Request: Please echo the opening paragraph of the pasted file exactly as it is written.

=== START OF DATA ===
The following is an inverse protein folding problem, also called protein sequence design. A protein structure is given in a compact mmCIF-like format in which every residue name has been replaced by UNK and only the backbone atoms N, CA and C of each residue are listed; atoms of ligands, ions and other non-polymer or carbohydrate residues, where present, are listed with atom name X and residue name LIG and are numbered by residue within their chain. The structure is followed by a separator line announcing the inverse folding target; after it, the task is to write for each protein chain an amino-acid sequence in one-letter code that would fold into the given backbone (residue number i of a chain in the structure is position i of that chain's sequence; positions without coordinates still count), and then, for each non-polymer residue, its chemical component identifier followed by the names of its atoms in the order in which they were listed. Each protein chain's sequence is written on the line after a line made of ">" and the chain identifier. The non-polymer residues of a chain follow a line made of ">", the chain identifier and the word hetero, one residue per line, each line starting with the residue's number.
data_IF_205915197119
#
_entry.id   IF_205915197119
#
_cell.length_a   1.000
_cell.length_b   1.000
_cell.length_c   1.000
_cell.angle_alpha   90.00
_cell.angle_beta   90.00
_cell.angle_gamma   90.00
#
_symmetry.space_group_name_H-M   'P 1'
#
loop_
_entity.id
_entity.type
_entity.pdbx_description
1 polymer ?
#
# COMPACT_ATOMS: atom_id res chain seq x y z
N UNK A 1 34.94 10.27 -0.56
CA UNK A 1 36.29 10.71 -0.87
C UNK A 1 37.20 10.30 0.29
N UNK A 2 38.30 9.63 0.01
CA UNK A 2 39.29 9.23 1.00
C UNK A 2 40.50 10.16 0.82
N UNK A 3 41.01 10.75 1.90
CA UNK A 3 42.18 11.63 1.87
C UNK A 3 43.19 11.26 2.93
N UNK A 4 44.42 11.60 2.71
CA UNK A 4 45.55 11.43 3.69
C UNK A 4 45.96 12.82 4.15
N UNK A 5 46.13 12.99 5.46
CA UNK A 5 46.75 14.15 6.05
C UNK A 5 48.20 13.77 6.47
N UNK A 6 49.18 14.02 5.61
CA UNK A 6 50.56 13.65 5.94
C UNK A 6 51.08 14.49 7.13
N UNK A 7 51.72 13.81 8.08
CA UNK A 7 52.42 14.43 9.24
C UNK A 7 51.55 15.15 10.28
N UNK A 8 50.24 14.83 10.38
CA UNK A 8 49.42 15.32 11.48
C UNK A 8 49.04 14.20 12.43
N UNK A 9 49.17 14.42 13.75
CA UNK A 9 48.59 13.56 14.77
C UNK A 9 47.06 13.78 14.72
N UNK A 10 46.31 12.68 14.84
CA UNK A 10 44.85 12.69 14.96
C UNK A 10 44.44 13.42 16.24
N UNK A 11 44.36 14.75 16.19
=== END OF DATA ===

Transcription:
The following is an inverse protein folding problem, also called protein sequence design. A protein structure is given in a compact mmCIF-like format in which every residue name has been replaced by UNK and only the backbone atoms N, CA and C of each residue are listed; atoms of ligands, ions and other non-polymer or carbohydrate residues, where present, are listed with atom name X and residue name LIG and are numbered by residue within their chain. The structure is followed by a separator line announcing the inverse folding target; after it, the task is to write for each protein chain an amino-acid sequence in one-letter code that would fold into the given backbone (residue number i of a chain in the structure is position i of that chain's sequence; positions without coordinates still count), and then, for each non-polymer residue, its chemical component identifier followed by the names of its atoms in the order in which they were listed. Each protein chain's sequence is written on the line after a line made of ">" and the chain identifier. The non-polymer residues of a chain follow a line made of ">", the chain identifier and the word hetero, one residue per line, each line starting with the residue's number.